Very few host targets of nematode effectors that could form part of the host nuclear machinery corrupted to promote parasitism have been identified to date with yeast two-hybrid approaches. The M. incognita effector Mi16D10, which encodes a novel 13-amino acid secretory peptide, appears to be important for nematode development, as shown by RNAi approaches, and it favors root growth when produced in planta. Two plant SCARECROW-like transcription factors that interact with the Mi16D10 protein have been identified (Huang et al., 2003, 2006). In plants, these transcription factors play a key role in regulating root meristem identity and root development, and Mi16D10 may thus function in the extensive transcriptional reprogramming responsible for FC ontogenesis. The CN effector Hs10A07 contains a NLS, but is generally located in the cytoplasm when produced in plant cells (Elling et al., 2007). However, Hs10A07 is translocated from the cytoplasm to the nucleus following its interaction with a specific Arabidopsis protein kinase. Once inside the nucleus, this Hs10A07 effector interacts with transcriptional regulators and plays a role in parasitism (Hewezi and Baum, 2013). The Hs32E03 effector is located in the nucleus following the transient expression of its gene in plant cells (Elling et al., 2007). During parasitism, this effector interacts with nuclear proteins, leading to its localization in nuclear bodies (Hewezi and Baum, 2013). However, it remains unclear how this particular pattern of nuclear localization promotes parasitism. Finally, some SPRYSEC proteins localize to the nucleus of plant cells when transiently produced in planta (Jones et al., 2009), and bimolecular fluorescence complementation assay have confirmed that SPRYSEC-19 interacts strongly with the tomato SW5F-resistant proteins in infiltrated tobacco cell nucleoli (Postma et al., 2012). The putative function of this interaction remains unknown, but it does not appear to be involved in the ETI suppression mediated by SPRYSEC-19.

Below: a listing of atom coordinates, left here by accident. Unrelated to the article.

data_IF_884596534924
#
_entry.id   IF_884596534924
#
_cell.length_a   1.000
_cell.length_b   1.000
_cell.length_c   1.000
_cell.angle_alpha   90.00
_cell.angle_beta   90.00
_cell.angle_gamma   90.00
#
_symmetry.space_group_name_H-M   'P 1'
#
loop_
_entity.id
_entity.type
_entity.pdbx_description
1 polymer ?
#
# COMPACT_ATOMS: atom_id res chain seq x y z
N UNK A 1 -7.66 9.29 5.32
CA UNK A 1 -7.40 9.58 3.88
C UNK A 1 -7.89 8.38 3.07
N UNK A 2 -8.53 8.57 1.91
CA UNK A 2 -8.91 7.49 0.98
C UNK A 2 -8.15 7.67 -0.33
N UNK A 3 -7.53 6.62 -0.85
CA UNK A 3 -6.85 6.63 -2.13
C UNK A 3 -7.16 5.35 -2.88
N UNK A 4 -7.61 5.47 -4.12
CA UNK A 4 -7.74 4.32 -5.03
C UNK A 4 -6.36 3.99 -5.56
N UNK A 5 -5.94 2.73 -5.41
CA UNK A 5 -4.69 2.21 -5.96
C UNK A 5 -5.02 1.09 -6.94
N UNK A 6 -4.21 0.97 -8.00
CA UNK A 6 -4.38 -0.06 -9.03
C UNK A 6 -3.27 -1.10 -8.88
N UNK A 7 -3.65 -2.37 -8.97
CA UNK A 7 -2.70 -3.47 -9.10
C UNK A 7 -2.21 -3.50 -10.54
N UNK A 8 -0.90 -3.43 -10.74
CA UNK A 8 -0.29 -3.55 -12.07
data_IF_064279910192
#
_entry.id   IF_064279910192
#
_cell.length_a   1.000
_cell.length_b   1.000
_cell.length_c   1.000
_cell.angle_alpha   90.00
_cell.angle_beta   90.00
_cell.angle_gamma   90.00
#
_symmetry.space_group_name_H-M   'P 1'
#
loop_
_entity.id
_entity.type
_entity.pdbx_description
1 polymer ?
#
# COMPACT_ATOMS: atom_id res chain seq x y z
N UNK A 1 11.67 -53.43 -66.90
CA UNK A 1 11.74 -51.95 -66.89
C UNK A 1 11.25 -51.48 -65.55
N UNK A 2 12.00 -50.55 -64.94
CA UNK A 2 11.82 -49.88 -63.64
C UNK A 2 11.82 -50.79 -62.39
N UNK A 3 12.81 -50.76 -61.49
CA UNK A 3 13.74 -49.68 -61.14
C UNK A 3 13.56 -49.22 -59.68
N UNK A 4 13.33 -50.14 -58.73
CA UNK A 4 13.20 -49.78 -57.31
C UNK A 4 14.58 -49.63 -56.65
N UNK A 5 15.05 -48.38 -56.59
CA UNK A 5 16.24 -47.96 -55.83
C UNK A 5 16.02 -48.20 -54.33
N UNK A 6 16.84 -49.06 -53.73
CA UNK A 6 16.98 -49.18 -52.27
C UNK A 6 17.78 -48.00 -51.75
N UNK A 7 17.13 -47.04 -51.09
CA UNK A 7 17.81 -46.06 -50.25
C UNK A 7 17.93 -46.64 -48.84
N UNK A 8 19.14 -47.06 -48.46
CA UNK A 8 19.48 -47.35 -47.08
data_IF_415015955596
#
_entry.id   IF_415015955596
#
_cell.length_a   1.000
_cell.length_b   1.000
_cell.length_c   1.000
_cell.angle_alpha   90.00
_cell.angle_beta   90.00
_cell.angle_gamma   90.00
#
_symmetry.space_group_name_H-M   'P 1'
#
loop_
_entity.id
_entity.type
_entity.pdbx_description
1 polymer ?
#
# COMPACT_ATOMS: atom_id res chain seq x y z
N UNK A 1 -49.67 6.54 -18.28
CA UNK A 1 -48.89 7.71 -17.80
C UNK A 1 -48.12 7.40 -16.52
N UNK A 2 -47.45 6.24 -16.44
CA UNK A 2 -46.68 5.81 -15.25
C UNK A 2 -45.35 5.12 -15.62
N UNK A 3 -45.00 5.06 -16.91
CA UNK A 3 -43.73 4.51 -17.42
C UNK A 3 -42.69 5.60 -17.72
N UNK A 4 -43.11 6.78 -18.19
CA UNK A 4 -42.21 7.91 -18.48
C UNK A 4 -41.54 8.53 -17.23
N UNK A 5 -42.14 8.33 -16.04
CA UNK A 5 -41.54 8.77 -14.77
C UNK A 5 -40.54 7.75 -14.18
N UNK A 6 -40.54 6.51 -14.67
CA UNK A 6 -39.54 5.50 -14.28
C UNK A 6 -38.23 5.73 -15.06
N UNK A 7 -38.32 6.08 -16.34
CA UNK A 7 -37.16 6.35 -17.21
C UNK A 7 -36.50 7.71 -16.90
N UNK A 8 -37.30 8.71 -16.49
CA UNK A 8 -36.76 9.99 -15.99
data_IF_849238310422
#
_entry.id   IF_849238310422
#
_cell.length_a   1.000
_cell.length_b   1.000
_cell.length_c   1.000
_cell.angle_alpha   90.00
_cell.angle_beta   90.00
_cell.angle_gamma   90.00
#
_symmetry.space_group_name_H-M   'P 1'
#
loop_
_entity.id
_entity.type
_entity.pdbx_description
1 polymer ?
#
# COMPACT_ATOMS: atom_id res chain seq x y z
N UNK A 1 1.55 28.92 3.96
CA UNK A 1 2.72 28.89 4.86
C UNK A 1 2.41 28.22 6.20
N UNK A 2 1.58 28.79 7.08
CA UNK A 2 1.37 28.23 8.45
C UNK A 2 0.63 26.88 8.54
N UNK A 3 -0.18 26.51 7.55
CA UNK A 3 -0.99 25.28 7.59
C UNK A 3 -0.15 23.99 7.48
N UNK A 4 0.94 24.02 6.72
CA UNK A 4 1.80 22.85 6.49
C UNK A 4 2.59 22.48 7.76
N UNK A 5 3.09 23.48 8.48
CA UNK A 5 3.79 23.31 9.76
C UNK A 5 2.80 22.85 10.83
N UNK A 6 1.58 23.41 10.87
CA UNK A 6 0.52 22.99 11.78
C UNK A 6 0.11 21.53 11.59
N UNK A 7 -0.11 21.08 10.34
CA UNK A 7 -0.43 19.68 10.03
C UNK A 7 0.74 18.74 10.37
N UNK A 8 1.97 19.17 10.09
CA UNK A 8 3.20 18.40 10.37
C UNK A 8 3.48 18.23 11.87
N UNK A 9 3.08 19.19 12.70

Conclusion and Perspectives